Flashing Check Engine Light Then Stops: 6 Causes & Fixes

Experiencing the fleeting flicker of your car’s check engine light can be both perplexing and alarming. Often, this transient warning hints at underlying issues ranging from simple to serious. In this insightful piece, we’re diving into the common causes of a fleeting check engine light and offering practical solutions to keep your car running smoothly.

What causes the Check Engine Light to Flash and Then Stop?

There are several potential causes for a check engine light to flash briefly and then turn off:

#1 Faulty oxygen sensor

Source: Oardsautomotive

The oxygen sensor is essential to a car’s engine management system. Its function is to monitor the amount of oxygen and unburned fuel in the exhaust gases and relay this information to the engine control unit (ECU). The ECU then uses this data to optimize the air-to-fuel ratio, which maximizes the vehicle’s performance and fuel efficiency and minimizes emissions.

If the oxygen sensor is faulty, it can disrupt the airflow and negatively impact fuel delivery and combustion. Too much fuel will be burned, leading to increased emissions and decreased fuel economy. The sensor is crucial in ensuring the engine runs efficiently by monitoring the oxygen levels in the exhaust system.

Signs of a faulty oxygen sensor include a flashing check engine light, stalling, reduced power, and increased exhaust emissions. Ignoring this issue can lead to further complications, such as damaging the catalytic converter.

#2 Bad catalytic converter

Source: Wikipedia

A catalytic converter transforms toxic gases from the exhaust system into less harmful pollutants. Although operating a vehicle without a converter is possible, it is not advisable. A faulty converter may not significantly impact the engine’s performance, but it is crucial to heed the warning signs your car may be giving you.

Symptoms of a malfunctioning converter include a pungent odor from the exhaust pipe, excessive heat from beneath the vehicle, reduced acceleration, and sluggish engine performance. Additionally, the most apparent indication of a defective converter is the presence of dark exhaust smoke. The exhaust system is a vital component in the overall functioning of a vehicle.

#3 Loose Fuel Cap

Source: Truecar

A loose fuel cap is a common cause of a flashing check engine light, followed by the light stopping. When the fuel cap is loose, the fuel system can be compromised, allowing impurities to enter the system. As a result, the vehicle’s computer system generates an error code, triggering the check engine light.

The check engine light may start flashing if the computer system detects a loose fuel cap. While a loose fuel cap may not be a significant issue in terms of engine performance, it is essential to address the issue as soon as possible to avoid damage to the vehicle’s emission system.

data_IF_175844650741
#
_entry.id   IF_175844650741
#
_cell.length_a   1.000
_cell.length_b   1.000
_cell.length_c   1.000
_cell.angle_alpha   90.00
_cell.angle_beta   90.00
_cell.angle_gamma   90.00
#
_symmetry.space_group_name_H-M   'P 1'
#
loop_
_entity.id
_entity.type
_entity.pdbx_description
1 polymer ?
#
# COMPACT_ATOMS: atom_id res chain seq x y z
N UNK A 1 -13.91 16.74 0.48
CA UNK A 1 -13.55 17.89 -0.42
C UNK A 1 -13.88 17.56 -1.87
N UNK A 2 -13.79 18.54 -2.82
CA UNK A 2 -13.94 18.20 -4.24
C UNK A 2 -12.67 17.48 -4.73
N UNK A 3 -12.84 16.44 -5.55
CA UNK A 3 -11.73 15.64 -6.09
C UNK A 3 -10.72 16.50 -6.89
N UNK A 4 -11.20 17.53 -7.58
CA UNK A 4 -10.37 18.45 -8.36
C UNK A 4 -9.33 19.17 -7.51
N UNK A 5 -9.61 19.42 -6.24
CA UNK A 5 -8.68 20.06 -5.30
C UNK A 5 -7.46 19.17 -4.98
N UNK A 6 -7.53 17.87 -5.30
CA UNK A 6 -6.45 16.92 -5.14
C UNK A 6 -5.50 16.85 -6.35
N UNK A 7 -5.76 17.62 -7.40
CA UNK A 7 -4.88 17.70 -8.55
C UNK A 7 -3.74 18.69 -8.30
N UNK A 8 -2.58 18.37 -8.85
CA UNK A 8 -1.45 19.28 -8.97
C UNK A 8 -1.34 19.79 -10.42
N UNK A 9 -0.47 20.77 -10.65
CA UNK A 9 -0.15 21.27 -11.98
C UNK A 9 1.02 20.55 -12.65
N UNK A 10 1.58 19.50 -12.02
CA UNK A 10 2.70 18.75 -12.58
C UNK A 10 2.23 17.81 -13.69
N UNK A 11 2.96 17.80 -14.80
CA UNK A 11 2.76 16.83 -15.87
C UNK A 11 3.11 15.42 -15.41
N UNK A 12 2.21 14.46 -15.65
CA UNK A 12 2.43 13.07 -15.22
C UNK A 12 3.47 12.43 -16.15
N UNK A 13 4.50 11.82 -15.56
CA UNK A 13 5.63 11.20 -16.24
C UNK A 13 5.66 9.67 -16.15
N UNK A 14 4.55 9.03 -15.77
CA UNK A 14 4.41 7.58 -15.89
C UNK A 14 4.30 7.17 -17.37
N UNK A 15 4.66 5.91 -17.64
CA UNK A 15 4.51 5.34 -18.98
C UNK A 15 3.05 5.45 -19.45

After tightening the fuel cap, the check engine light should stop flashing. However, if the light persists, it is advisable to seek the assistance of a qualified mechanic to diagnose the issue.

#4 Damaged spark plugs

Source: Mobil

Spark plugs play a crucial role in a vehicle’s ignition system by producing the spark that ignites the fuel and air mixture in the engine’s combustion chamber. If the spark plugs are damaged or worn, the engine may misfire or have trouble starting, leading to a flashing check engine light.

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When the check engine light flashes due to damaged spark plugs, it indicates that the vehicle’s computer system has detected a misfire. This misfire can cause further damage to the engine, and it is crucial to address the issue promptly.

Replacing the spark plugs is a relatively simple and inexpensive repair, and it can improve the vehicle’s performance and fuel efficiency while preventing further damage to the engine. If the check engine light continues to flash after replacing the spark plugs, it may indicate a more significant issue with the vehicle, and it is advisable to have a qualified mechanic diagnose the problem.

#5 Broken thermostat valve

Source: Cartreatments

A broken thermostat valve is another potential cause of a flashing check engine light followed by the light stopping. The thermostat valve helps regulate the engine’s temperature by controlling the coolant flow through the engine.

When the valve is broken, the engine may overheat or run too cold, leading to a flashing check engine light. In some cases, a broken thermostat valve may also cause the vehicle to run poorly or stall.

If the check engine light is flashing due to a broken thermostat valve, it is crucial to have the issue addressed promptly. Continuing to drive the vehicle with a broken thermostat valve can cause further damage to the engine and may result in costly repairs.

Replacing the thermostat valve is typically a straightforward repair that a qualified mechanic can complete. Additionally, it is recommended to have the entire cooling system checked to ensure that there are no additional issues that may have caused the thermostat valve to fail.

#6 Faulty EGR system

Source: Oards

A faulty Exhaust Gas Recirculation (EGR) system is another potential cause of a flashing check engine light followed by the light stopping. The EGR system is responsible for recirculating a portion of the exhaust gases back into the engine, reducing the amount of pollutants the vehicle emits.

When the EGR system is not functioning correctly, the engine may run roughly, and the vehicle may stall. Additionally, a faulty EGR system may cause a decrease in fuel efficiency, which could lead to increased emissions and a higher cost of ownership.

If the check engine light is flashing due to a faulty EGR system, it is essential to have the issue addressed promptly. A qualified mechanic can diagnose the problem and repair or replace faulty components. Sometimes, the issue may be as simple as a clogged EGR valve, which can be cleaned to restore proper function. However, the entire EGR system may need to be replaced in more severe cases.

How to Fix a Flashing Check Engine Light

The following are some of the ways to fix a flashing engine light: